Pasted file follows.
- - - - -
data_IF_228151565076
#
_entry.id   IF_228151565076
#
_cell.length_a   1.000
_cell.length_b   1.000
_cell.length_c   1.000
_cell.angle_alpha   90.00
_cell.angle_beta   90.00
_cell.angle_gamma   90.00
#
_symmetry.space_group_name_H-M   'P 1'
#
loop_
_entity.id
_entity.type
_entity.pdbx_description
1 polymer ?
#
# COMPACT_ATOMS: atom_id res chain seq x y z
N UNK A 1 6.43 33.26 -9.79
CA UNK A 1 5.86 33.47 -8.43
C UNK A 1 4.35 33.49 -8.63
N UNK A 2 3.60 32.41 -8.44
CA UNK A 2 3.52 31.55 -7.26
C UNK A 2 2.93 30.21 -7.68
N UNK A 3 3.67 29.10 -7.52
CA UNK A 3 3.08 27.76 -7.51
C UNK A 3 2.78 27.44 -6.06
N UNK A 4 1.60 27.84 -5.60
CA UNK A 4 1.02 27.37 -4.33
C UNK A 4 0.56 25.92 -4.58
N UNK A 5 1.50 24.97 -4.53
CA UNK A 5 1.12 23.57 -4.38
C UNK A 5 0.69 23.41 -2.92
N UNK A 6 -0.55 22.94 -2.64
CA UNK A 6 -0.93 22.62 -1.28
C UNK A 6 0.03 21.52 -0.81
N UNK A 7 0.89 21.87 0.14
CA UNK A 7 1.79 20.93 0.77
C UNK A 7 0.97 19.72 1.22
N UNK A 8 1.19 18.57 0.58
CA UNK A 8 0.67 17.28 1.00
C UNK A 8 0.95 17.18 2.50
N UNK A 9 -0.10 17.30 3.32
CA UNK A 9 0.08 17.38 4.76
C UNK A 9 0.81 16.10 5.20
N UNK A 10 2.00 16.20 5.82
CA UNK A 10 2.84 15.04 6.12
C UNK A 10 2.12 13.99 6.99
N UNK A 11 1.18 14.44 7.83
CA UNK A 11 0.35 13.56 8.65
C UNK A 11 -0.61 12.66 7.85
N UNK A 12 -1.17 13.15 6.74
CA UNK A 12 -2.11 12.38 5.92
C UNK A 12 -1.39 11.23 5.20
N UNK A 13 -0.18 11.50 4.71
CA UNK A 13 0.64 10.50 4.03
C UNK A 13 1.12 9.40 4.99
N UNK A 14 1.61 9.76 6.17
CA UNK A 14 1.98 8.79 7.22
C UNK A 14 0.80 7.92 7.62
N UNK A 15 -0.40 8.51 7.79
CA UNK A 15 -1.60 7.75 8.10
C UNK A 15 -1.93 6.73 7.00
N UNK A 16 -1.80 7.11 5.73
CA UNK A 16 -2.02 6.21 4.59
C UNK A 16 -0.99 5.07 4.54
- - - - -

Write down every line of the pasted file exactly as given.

data_IF_228151565076
#
_entry.id   IF_228151565076
#
_cell.length_a   1.000
_cell.length_b   1.000
_cell.length_c   1.000
_cell.angle_alpha   90.00
_cell.angle_beta   90.00
_cell.angle_gamma   90.00
#
_symmetry.space_group_name_H-M   'P 1'
#
loop_
_entity.id
_entity.type
_entity.pdbx_description
1 polymer ?
#
# COMPACT_ATOMS: atom_id res chain seq x y z
N UNK A 1 6.43 33.26 -9.79
CA UNK A 1 5.86 33.47 -8.43
C UNK A 1 4.35 33.49 -8.63
N UNK A 2 3.60 32.41 -8.44
CA UNK A 2 3.52 31.55 -7.26
C UNK A 2 2.93 30.21 -7.68
N UNK A 3 3.67 29.10 -7.52
CA UNK A 3 3.08 27.76 -7.51
C UNK A 3 2.78 27.44 -6.06
N UNK A 4 1.60 27.84 -5.60
CA UNK A 4 1.02 27.37 -4.33
C UNK A 4 0.56 25.92 -4.58
N UNK A 5 1.50 24.97 -4.53
CA UNK A 5 1.12 23.57 -4.38
C UNK A 5 0.69 23.41 -2.92
N UNK A 6 -0.55 22.94 -2.64
CA UNK A 6 -0.93 22.62 -1.28
C UNK A 6 0.03 21.52 -0.81
N UNK A 7 0.89 21.87 0.14
CA UNK A 7 1.79 20.93 0.77
C UNK A 7 0.97 19.72 1.22
N UNK A 8 1.19 18.57 0.58
CA UNK A 8 0.67 17.28 1.00
C UNK A 8 0.95 17.18 2.50
N UNK A 9 -0.10 17.30 3.32
CA UNK A 9 0.08 17.38 4.76
C UNK A 9 0.81 16.10 5.20
N UNK A 10 2.00 16.20 5.82
CA UNK A 10 2.84 15.04 6.12
C UNK A 10 2.12 13.99 6.99
N UNK A 11 1.18 14.44 7.83
CA UNK A 11 0.35 13.56 8.65
C UNK A 11 -0.61 12.66 7.85
N UNK A 12 -1.17 13.15 6.74
CA UNK A 12 -2.11 12.38 5.92
C UNK A 12 -1.39 11.23 5.20
N UNK A 13 -0.18 11.50 4.71
CA UNK A 13 0.64 10.50 4.03
C UNK A 13 1.12 9.40 4.99
N UNK A 14 1.61 9.76 6.17
CA UNK A 14 1.98 8.79 7.22
C UNK A 14 0.80 7.92 7.62
N UNK A 15 -0.40 8.51 7.79
CA UNK A 15 -1.60 7.75 8.10
C UNK A 15 -1.93 6.73 7.00
N UNK A 16 -1.80 7.11 5.73
CA UNK A 16 -2.02 6.21 4.59
C UNK A 16 -0.99 5.07 4.54